Eventually, you should be left with a cast-iron skillet that looks just as good as when you bought it!

How To Dry Your Cast-Iron Skillet

Remember what we said before about not soaking your cast-iron skillet because it can cause rusting? Well, the same thing could happen if the skillet is stored improperly with water still on its surface.

It’s surprisingly important to make sure your skillet is dried properly to make the most of its durability and long lifespan. If you don’t do it properly, over time your pan will become more and more sticky for greasy foods and will get even harder to maintain.

One way to ensure your skillet is thoroughly dry is to use a regular cloth as you would normally use, as well as some paper kitchen towels. The issue with using a cloth is that it will absorb moisture, become damp, and then spread that moisture across the surface of your pan, rather than actually drying it.

The paper kitchen towel will do a better job of absorbing the moisture and it will be much clearer whether you’re spreading the liquid around the skillet’s surface.

Alternatively, a great method for drying a cast-iron skillet is to leave it in a warm oven for a few minutes. By doing this, you’ll evaporate all of the moisture on the pan’s surface, as well as anything that has sunk in a bit more.

You won’t need to fully bake your skillet or anything. Leaving it in a low-heat oven for around 15 minutes should be enough time for all the remaining moisture to have evaporated after you’ve hand-washed and dried the pan.

Should I Season A Cast-Iron Skillet After Every Wash?

For those that aren’t aware, seasoning is a very important process to go over for any cast-iron cookware. This isn’t the same as seasoning food with salt and pepper but refers to maintaining the non-stick properties of your pan. Over time, washing your cast-iron skillet will gradually remove the seasoning so you will need to reseason the skillet at regular intervals. However, there’s no need to reseason the skillet every time you wash it.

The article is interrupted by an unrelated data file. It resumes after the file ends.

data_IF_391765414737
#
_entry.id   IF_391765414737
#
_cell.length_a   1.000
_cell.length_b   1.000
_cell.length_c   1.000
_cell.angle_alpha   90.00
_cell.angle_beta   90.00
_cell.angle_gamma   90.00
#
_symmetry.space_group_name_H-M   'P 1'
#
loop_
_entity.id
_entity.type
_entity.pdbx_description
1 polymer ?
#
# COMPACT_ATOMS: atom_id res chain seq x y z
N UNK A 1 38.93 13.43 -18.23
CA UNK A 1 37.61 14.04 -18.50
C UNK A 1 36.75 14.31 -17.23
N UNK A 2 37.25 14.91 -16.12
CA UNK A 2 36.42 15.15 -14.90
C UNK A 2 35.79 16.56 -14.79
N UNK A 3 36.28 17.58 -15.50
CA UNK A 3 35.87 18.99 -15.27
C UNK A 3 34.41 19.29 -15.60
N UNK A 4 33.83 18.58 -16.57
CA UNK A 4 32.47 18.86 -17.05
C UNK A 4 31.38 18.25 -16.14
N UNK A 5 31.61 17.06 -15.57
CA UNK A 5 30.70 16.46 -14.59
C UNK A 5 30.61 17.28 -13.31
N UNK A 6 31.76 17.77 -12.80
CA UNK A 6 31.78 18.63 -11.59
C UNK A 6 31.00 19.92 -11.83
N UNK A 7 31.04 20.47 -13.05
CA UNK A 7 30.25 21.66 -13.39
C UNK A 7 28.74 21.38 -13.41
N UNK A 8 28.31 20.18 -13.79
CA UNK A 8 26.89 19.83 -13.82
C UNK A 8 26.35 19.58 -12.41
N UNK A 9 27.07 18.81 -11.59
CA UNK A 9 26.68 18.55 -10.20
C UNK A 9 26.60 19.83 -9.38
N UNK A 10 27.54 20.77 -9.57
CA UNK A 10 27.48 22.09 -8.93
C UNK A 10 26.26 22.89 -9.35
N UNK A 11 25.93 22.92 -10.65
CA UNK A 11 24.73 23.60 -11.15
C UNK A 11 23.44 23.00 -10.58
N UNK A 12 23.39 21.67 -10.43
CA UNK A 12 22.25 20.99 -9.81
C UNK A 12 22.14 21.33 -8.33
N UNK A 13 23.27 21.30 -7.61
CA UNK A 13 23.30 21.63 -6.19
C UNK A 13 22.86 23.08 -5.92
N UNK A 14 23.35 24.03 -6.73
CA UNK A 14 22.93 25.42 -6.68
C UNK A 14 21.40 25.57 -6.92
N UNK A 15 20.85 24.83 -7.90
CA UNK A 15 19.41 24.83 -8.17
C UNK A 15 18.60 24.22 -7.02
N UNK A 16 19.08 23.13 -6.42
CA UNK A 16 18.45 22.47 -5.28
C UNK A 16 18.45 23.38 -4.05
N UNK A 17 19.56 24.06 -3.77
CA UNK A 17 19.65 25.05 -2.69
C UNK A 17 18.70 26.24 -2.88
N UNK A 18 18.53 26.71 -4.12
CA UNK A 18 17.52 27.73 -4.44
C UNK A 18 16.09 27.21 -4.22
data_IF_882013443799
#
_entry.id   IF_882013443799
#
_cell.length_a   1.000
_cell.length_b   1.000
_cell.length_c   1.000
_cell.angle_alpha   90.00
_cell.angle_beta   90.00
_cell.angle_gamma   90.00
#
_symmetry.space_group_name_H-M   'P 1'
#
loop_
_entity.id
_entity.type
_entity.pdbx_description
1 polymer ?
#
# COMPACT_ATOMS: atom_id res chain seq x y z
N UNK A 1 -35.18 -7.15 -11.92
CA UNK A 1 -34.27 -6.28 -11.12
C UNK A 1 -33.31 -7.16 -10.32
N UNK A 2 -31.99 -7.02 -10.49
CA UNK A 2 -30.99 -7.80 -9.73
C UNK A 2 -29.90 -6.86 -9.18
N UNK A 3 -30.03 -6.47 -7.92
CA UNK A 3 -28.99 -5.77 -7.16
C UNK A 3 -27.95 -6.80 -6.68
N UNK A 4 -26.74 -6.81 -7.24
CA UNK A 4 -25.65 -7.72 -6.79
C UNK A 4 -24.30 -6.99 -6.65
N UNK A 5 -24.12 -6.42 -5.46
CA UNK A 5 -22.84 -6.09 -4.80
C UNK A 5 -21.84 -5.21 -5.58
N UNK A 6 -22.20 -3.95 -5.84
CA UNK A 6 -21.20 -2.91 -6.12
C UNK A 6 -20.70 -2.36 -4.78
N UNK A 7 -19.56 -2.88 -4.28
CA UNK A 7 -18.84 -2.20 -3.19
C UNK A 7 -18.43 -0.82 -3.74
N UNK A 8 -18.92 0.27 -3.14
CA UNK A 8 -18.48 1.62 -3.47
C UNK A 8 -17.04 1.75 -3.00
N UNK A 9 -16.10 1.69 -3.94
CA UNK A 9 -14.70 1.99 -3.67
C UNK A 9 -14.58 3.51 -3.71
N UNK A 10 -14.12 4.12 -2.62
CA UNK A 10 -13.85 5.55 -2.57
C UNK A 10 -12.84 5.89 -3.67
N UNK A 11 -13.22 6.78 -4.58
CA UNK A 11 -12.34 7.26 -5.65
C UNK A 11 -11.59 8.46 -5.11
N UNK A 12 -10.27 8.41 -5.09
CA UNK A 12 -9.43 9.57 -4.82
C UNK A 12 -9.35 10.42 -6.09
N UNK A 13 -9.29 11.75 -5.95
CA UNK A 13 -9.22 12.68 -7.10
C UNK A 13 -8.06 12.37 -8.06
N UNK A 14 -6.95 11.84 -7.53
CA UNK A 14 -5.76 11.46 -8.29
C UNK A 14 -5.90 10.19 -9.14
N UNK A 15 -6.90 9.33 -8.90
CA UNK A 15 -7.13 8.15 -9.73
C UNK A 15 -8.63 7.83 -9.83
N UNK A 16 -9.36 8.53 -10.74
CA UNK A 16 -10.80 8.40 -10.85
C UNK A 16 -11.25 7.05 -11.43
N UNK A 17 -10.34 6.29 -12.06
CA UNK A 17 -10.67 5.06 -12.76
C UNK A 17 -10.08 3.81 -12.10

As a general rule, you can tell when a cast-iron skillet needs to be reseasoned just by looking at it. The seasoned areas of the pan’s surface will appear shinier than other parts, so if you see any dull spots you know it’s time to reseason.

You can also tell by how slippery the surface of the pan is while you’re cooking. A really well-seasoned skillet will have food sliding across its surface with relative ease. Therefore, if your food is sticking to the pan’s surface, it’s a good indication that you should reseason it.

Whilst you don’t necessarily need to season after every wash, there’s no harm in doing it that often either. Some people choose to re-season their cast-iron skillet after absolutely every use and this doesn’t actually do any harm to the pan.

Essentially, the decision is yours for how often you want to reseason your own cast-iron skillet.

How To Season A Cast-Iron Skillet

If you didn’t already know how to season your cast-iron skillet, here’s a handy little guide to the process. Bear in mind that this process will be exactly the same if you’re seasoning a new skillet for the first time as if you’re reseasoning an old one for the hundredth time.

Directions

  • Always start with a completely clean and dry skillet before beginning the seasoning process.
  • Start by applying a small amount of cooking oil to the surface of the skillet.
  • Using a paper towel, spread the oil into a thin layer across the entire inside surface of the skillet.
  • Finally, leave the skillet in a 450°F oven for roughly 30 minutes.
  • Leave the skillet to cool and then store it away with some paper towel on the freshly seasoned surface to stop other pots and pans from scratching it off.

Conclusion

According to some parts of the internet, there are a million different ways you can damage your cast-iron skillet, even by the tiniest of mistakes.

However, there’s no need to be afraid of looking after your skillet and it really isn’t as difficult as some people make out.

As long as you follow the simple steps we’ve outlined in this article, you’ll have no problem making your cast-iron skillet last a lifetime!

Brandon White